Some Michigan lawmakers are calling scrap metal theft an epidemic. It's where metal parts are stolen from properties including houses, schools and businesses and then sold for cash.
To crack down on the problem, lawmakers introduced a package of bills that are now in the House Regulatory Reform Committee. If passed, tougher penalties would be implemented for both buyers and sellers of illegal scrap metals and scrap metal buyers would be mandated to pay a seller by check or other traceable method.
Larry Bass runs Friedland Industries, a scrap metal recycling business. More than 250 sellers walk into his shop daily and he says not being able to pay them in cash will be costly.
"It would increase check fraud dramatically and our case it would be 50,000 to 100,000 checks a year," Bass said.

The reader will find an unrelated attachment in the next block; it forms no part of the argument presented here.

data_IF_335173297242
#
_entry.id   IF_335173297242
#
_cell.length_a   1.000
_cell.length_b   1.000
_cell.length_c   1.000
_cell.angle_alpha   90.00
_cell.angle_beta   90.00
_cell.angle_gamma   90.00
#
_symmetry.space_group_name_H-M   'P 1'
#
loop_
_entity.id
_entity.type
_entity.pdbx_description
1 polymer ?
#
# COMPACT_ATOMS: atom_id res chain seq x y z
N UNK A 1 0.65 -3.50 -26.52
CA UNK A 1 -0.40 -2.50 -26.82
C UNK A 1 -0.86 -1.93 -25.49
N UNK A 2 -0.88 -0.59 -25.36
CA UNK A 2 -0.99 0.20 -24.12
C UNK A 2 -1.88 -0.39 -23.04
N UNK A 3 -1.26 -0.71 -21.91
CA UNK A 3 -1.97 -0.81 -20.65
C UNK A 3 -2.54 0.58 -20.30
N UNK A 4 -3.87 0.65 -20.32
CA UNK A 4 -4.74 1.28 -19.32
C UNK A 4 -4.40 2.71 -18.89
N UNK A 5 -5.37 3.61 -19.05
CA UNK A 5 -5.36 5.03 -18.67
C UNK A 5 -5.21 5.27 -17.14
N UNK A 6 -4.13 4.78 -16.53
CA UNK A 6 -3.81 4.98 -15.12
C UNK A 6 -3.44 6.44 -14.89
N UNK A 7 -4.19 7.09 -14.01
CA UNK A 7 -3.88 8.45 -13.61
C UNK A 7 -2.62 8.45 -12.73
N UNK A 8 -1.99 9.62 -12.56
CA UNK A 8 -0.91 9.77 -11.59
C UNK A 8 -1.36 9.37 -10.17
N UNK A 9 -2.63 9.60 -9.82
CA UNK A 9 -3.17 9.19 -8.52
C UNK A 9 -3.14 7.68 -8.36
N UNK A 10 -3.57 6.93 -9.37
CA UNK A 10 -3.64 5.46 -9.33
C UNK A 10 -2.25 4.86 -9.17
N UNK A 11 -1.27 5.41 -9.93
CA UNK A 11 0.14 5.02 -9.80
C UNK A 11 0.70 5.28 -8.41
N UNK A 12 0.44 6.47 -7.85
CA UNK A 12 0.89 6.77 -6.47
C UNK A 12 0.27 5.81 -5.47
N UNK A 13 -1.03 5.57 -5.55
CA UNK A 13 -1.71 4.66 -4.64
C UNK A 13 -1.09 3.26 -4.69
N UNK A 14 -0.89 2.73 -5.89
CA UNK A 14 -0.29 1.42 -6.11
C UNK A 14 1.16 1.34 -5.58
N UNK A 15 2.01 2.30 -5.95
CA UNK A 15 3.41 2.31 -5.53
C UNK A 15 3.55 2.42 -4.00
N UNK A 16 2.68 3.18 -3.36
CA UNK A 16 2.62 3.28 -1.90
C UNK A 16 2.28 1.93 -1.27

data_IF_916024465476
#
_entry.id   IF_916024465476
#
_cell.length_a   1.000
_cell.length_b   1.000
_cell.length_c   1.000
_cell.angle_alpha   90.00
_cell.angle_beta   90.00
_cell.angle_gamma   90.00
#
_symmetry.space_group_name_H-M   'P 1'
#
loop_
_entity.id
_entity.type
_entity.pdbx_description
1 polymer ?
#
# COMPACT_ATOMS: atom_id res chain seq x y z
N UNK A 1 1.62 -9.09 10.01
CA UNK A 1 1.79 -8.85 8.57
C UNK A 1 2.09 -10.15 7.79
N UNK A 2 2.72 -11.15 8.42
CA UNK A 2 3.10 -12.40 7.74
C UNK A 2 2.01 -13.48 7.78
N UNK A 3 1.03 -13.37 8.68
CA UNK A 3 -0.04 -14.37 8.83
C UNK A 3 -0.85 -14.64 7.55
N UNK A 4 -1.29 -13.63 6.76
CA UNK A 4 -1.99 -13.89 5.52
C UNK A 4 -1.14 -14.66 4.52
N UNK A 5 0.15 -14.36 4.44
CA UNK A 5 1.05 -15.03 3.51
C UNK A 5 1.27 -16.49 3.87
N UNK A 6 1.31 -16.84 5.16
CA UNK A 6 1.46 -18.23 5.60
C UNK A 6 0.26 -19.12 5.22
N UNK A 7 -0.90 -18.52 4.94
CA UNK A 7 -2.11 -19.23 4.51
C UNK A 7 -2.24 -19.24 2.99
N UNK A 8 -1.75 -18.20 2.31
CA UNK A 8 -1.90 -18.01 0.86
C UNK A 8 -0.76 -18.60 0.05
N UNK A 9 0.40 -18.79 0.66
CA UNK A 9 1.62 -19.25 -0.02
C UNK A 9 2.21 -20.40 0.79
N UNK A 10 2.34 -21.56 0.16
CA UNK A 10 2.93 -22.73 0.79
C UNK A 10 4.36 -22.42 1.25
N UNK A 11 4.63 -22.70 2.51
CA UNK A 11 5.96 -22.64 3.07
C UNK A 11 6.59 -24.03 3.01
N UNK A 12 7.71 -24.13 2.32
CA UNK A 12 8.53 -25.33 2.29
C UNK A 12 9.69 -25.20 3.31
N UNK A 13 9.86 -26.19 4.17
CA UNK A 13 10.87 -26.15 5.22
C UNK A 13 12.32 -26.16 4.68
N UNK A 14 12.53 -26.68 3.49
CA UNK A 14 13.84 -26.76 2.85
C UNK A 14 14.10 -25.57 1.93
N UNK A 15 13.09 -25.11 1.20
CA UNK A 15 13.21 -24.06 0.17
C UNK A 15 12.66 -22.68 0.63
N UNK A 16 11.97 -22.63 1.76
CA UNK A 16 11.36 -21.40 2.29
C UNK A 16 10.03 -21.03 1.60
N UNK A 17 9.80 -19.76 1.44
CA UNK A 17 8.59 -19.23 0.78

However, lawmakers supporting the bills aren't convinced.
"Most businesses are not dealing in cash. I'm not swayed or moved by those who say that having to pay by check is an inconvenience," said Rep. Woodrow Stanley, D-Flint.
If the goal is to trace payments, Bass argues even cash payments in his case are traceable.
"Everything that is dispensed by cash is dispensed with a barcoded ticket that people sign a statement along with giving us their ID, thumbprint, everything's traceable."
Even so, lawmakers insist changes must be made for the sake of neighborhoods across the state. If the bills are passed, a new statewide licensing system for scrap dealers would also be implemented along with a broadened list of banned materials.